Tuesday, July 15, 2008

Bob Oksner

(Oct. 14, 1916 - Feb. 18, 2007, USA)

Bob Oksner is my favorite Supergirl artist, and was probably so before I started paying attention to creator credits as little of that as existed in the Silver age (1960's-70's).

To qualify that statement, I'm not throwing the net over every artist, be they penciller or inker, who has yet drawn the DC character, but the few who had at least a 24-issue run on the character in her solo titles and Action Comics, and Adventure Comics. This is a short list.

Oksner’s take on Superman’s blonde cousin was a curvaceous Sandra Dee of “Gidget” (1959) and “Tammy Tell Me True” (1961) in a red cape. Cute. Hiding behind a short brunette wig as her alter-ego of Linda Lee Danvers, she was equally as cute, arguably more so. To choose one weakness about his Supergirl art, I would have to point out what is either his inability or his disinterest in drawing flying people in stock glamour poses, often drawing the figure gliding away from the reader with arms and legs paddling widely in the air. Oksner’s best strength is how his inks elevated other artist’s pencil work.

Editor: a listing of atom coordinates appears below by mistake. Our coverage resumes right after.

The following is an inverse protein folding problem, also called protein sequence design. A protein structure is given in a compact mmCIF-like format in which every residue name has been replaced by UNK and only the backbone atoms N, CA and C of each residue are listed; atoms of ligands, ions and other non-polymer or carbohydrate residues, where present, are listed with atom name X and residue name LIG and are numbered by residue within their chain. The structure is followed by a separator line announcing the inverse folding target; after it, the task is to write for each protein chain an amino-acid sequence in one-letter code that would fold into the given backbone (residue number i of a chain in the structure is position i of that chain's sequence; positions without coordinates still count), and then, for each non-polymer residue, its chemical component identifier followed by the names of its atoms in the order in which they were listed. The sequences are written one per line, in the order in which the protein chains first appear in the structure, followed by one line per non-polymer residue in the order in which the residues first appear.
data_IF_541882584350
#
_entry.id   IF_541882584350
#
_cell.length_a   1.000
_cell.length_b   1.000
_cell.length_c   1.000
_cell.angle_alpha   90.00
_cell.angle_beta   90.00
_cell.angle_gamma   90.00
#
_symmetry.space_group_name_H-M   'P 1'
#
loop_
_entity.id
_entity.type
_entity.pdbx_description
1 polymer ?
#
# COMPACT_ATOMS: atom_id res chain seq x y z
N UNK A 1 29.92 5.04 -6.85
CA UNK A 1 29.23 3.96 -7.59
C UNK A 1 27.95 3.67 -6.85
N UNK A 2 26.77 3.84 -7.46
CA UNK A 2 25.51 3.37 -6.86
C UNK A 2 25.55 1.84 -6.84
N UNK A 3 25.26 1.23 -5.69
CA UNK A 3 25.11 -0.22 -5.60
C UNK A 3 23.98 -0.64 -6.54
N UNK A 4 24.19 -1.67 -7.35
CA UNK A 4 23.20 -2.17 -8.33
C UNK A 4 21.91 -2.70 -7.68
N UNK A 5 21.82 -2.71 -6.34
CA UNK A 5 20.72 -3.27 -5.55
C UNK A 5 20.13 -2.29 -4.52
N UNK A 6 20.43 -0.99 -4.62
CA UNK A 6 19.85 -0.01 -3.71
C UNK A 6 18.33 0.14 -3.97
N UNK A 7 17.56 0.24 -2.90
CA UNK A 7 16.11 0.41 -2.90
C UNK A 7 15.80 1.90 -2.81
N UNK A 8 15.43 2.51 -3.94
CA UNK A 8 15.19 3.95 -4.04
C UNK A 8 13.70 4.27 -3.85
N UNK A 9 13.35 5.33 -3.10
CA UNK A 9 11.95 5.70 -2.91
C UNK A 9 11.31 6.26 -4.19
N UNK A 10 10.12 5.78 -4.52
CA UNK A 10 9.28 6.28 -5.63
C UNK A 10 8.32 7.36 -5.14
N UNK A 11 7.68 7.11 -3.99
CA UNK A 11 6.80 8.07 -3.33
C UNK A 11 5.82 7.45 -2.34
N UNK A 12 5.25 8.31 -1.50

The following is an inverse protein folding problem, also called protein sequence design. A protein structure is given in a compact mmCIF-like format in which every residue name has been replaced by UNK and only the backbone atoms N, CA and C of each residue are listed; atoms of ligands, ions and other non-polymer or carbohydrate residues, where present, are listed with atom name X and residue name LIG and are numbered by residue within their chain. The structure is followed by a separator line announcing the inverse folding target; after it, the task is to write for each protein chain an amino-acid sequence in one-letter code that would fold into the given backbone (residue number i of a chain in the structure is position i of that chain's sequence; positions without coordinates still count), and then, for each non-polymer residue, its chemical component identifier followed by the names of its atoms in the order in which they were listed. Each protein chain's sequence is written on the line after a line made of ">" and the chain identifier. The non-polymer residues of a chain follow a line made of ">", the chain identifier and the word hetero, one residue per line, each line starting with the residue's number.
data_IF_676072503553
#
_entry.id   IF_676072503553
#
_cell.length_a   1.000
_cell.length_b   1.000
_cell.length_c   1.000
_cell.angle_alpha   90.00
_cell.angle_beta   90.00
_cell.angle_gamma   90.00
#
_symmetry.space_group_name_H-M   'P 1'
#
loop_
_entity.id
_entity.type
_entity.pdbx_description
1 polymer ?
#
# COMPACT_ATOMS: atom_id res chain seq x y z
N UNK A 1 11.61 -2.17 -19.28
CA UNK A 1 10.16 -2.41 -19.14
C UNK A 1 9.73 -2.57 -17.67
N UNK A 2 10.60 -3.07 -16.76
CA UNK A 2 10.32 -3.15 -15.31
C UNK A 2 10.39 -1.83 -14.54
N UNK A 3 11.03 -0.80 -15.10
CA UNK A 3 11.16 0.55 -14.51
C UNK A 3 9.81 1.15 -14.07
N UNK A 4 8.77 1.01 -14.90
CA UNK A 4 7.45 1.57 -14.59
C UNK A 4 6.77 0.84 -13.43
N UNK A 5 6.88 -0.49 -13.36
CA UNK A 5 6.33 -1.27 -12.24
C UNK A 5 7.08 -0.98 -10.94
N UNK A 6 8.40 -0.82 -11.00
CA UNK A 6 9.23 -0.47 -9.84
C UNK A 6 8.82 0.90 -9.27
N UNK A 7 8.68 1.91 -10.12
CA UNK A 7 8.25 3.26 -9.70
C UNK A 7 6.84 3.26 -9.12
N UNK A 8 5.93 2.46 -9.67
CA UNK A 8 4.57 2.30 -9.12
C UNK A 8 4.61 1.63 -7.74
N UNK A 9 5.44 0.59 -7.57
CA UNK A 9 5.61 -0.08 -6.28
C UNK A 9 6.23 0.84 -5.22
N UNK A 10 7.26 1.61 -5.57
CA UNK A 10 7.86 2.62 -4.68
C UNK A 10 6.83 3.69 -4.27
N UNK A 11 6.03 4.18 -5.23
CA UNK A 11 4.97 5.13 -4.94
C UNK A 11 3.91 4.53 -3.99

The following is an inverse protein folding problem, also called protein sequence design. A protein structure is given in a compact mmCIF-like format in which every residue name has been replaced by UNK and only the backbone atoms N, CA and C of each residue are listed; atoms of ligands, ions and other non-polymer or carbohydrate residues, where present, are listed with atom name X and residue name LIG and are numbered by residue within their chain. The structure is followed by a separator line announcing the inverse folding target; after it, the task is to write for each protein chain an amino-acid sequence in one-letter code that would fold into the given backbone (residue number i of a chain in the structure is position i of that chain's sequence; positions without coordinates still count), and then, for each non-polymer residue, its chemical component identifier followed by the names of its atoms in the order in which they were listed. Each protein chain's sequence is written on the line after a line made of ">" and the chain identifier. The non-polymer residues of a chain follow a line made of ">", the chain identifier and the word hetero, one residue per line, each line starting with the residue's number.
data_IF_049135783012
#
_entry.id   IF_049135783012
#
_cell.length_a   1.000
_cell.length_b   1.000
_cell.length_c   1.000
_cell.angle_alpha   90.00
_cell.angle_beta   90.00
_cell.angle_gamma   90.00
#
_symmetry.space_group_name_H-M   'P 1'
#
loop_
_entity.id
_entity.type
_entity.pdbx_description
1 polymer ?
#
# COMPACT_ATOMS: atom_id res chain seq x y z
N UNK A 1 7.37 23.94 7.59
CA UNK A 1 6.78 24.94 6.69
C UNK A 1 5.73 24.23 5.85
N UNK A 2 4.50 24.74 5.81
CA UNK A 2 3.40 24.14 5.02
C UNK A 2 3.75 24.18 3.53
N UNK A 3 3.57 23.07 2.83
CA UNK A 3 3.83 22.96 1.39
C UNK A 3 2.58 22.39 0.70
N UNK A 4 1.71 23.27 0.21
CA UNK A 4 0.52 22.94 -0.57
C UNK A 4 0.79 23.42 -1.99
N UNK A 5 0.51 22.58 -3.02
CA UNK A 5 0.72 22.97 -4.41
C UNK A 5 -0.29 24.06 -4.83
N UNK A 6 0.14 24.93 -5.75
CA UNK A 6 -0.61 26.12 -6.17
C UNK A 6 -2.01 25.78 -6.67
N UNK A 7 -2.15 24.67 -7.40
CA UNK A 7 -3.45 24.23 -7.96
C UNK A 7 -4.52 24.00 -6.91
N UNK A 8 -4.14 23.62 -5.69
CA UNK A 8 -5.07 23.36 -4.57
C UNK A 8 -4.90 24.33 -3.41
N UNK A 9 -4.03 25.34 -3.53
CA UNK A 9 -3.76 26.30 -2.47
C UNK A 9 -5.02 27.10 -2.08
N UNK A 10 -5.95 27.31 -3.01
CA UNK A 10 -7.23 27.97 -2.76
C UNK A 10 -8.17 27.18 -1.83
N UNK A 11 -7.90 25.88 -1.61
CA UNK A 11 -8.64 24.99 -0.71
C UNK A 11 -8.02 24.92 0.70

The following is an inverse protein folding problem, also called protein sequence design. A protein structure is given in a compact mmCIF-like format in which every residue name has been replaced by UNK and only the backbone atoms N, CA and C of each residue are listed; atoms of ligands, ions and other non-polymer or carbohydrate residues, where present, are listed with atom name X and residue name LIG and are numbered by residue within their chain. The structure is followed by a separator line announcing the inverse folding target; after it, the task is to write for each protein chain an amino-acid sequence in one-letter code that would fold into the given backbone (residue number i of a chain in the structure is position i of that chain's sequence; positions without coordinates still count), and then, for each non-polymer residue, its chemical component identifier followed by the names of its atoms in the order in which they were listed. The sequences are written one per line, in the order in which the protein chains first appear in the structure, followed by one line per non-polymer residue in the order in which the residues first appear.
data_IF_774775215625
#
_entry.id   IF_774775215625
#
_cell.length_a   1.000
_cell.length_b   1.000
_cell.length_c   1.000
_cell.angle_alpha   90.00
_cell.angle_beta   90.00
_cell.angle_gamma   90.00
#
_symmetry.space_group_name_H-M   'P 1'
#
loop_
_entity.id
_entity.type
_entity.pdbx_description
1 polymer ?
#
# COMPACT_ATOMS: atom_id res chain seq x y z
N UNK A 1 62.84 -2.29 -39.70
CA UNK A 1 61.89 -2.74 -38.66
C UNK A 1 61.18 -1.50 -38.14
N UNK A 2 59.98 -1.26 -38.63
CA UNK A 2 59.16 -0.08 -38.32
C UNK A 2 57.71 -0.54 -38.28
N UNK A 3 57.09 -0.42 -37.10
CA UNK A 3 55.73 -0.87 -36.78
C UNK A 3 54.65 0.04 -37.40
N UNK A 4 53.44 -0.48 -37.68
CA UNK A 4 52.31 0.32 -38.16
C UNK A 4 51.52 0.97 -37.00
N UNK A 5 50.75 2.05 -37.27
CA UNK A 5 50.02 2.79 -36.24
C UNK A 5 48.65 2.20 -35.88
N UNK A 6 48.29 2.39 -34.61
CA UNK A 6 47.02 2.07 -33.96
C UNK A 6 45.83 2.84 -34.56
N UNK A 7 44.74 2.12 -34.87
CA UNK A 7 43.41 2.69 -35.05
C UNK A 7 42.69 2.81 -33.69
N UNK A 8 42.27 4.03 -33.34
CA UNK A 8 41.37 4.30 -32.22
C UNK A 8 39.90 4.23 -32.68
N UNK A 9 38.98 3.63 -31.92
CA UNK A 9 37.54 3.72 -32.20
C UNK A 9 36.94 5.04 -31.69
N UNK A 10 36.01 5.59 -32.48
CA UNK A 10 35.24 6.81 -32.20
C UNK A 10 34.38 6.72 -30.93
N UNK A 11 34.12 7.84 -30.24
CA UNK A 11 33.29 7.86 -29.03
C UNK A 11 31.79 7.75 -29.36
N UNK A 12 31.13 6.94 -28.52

He was involved with every stage of Supergirl’s solo career, drawing her as the feature character in Adventure Comics including many covers and in her first two solo titles (pre-Crisis) (1).

Bob Oksner’s second female comic book character of note is Angel of the very short run Angle and the Ape (DC), which also featured the talents of EC Comics and Mad Magazine artist Wally Wood.

Prior to the super-heroine work, and what brought him to the attention of DC editor, Sheldon Mayer, was his work on the mid-1940’s syndicated newspaper strip, Miss Cairo Jones (2).

Oksner drew the novelty titles Dean Martin & Jerry Lewis, Bob Hope and Dobie Gillis when DC began publishing comics based on TV sitcoms (3).

(2) Mark Evanier,